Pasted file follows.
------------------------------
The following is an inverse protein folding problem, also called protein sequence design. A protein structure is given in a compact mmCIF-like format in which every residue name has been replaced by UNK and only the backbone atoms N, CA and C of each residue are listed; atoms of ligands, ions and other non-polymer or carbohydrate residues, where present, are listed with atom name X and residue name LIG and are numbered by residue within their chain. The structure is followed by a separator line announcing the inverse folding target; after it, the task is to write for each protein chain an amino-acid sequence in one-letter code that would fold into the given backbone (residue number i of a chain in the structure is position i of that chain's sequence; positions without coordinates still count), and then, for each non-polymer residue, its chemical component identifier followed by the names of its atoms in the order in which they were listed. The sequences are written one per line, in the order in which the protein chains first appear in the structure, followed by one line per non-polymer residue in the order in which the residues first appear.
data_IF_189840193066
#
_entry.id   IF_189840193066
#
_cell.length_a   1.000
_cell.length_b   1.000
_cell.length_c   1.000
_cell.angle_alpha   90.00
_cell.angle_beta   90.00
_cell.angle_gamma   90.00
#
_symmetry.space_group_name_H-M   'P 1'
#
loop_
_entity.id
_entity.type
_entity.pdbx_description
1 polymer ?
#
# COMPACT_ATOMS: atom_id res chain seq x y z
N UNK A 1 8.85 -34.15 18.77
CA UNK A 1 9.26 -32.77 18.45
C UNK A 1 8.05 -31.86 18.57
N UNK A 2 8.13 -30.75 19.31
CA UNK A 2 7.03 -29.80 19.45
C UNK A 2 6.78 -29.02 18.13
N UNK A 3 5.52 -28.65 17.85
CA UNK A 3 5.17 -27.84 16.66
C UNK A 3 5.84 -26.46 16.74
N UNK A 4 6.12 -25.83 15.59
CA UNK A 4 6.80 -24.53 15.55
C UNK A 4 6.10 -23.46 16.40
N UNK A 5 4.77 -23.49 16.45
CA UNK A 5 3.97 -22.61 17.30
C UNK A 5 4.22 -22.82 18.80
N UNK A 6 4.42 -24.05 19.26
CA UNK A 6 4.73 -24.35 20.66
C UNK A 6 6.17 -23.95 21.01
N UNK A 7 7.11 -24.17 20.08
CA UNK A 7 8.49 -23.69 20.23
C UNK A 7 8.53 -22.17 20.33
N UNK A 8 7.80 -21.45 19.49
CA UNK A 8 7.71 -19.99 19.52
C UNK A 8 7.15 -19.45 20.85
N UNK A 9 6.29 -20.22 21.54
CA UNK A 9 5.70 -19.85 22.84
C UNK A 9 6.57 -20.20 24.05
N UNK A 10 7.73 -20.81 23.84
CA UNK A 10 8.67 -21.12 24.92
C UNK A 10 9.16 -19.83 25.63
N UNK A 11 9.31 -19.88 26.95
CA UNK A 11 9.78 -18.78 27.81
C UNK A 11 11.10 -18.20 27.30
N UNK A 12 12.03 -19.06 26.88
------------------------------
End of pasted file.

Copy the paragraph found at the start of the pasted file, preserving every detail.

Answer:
The following is an inverse protein folding problem, also called protein sequence design. A protein structure is given in a compact mmCIF-like format in which every residue name has been replaced by UNK and only the backbone atoms N, CA and C of each residue are listed; atoms of ligands, ions and other non-polymer or carbohydrate residues, where present, are listed with atom name X and residue name LIG and are numbered by residue within their chain. The structure is followed by a separator line announcing the inverse folding target; after it, the task is to write for each protein chain an amino-acid sequence in one-letter code that would fold into the given backbone (residue number i of a chain in the structure is position i of that chain's sequence; positions without coordinates still count), and then, for each non-polymer residue, its chemical component identifier followed by the names of its atoms in the order in which they were listed. The sequences are written one per line, in the order in which the protein chains first appear in the structure, followed by one line per non-polymer residue in the order in which the residues first appear.